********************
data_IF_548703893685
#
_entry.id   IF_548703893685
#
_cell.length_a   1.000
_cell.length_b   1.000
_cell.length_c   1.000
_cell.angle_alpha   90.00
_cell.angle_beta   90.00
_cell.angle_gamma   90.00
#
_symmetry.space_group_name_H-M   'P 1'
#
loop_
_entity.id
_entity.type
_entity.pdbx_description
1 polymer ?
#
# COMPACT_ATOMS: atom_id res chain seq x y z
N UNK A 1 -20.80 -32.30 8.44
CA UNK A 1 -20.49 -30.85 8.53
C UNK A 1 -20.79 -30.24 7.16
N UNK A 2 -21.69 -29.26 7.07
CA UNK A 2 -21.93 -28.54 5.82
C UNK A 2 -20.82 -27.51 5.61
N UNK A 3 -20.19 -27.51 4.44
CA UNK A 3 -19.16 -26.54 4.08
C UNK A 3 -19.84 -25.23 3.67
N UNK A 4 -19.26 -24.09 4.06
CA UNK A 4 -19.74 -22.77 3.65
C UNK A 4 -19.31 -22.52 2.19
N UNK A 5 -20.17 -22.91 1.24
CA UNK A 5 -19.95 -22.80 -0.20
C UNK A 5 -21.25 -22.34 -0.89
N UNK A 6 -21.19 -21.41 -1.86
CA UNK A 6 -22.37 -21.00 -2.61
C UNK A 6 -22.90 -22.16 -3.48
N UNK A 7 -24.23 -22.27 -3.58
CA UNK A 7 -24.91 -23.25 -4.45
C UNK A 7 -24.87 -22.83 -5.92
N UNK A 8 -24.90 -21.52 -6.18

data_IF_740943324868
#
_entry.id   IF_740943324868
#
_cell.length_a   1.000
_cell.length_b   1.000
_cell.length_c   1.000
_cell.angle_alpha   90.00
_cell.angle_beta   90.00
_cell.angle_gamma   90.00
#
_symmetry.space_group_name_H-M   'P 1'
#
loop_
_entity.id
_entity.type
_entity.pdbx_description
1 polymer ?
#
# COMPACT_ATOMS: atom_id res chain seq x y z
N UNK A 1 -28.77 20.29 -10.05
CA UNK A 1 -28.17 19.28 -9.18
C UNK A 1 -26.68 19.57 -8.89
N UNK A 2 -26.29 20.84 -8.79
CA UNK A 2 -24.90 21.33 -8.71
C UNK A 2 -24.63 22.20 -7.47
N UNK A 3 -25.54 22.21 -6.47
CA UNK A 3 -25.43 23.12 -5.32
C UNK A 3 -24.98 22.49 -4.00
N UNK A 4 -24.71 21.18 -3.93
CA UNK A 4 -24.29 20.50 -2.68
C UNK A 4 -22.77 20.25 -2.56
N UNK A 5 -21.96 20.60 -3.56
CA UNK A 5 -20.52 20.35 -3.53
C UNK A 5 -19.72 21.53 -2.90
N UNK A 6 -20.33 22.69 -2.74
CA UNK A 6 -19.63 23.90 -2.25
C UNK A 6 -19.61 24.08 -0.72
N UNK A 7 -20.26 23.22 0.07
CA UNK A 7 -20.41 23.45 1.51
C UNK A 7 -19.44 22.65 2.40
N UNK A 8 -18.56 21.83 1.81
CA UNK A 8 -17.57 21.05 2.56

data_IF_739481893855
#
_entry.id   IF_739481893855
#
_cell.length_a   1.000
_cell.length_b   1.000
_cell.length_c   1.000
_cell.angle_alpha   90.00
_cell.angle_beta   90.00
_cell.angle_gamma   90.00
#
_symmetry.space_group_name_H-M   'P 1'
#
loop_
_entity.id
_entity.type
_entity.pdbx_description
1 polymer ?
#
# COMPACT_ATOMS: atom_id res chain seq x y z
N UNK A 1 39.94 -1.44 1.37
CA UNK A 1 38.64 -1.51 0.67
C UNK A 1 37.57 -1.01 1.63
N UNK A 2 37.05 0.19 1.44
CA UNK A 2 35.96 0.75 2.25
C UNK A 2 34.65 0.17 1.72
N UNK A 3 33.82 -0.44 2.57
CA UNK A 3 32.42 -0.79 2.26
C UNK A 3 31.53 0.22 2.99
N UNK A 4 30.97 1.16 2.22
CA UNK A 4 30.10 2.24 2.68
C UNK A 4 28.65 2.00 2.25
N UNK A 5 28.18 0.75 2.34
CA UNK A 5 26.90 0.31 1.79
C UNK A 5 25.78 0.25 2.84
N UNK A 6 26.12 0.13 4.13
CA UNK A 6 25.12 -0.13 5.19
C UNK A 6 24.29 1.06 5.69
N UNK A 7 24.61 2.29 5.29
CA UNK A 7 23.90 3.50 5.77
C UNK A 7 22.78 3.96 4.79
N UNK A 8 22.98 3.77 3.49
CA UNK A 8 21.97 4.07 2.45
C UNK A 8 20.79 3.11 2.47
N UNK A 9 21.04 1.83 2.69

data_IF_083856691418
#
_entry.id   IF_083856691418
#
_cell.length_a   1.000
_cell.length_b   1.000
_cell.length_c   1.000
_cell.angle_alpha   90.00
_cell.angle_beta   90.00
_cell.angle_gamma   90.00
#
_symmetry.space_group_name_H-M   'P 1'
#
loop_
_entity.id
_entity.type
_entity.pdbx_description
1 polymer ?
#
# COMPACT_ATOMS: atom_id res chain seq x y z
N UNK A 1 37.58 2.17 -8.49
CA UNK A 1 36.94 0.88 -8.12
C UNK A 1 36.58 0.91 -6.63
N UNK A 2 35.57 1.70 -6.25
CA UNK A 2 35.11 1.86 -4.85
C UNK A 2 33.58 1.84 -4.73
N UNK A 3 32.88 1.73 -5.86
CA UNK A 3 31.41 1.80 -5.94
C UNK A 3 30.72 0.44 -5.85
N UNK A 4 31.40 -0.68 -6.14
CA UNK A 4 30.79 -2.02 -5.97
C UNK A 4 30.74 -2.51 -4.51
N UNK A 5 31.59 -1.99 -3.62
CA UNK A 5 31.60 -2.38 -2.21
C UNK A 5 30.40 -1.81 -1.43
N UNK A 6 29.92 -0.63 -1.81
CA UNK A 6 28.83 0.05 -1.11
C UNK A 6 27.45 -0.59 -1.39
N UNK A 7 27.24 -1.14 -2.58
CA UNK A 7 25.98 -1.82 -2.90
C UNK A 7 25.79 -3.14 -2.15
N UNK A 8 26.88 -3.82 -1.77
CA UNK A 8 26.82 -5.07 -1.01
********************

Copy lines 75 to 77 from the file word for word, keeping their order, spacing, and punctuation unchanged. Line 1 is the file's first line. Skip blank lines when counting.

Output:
N UNK A 5 -21.96 20.60 -3.56
CA UNK A 5 -20.52 20.35 -3.53
C UNK A 5 -19.72 21.53 -2.90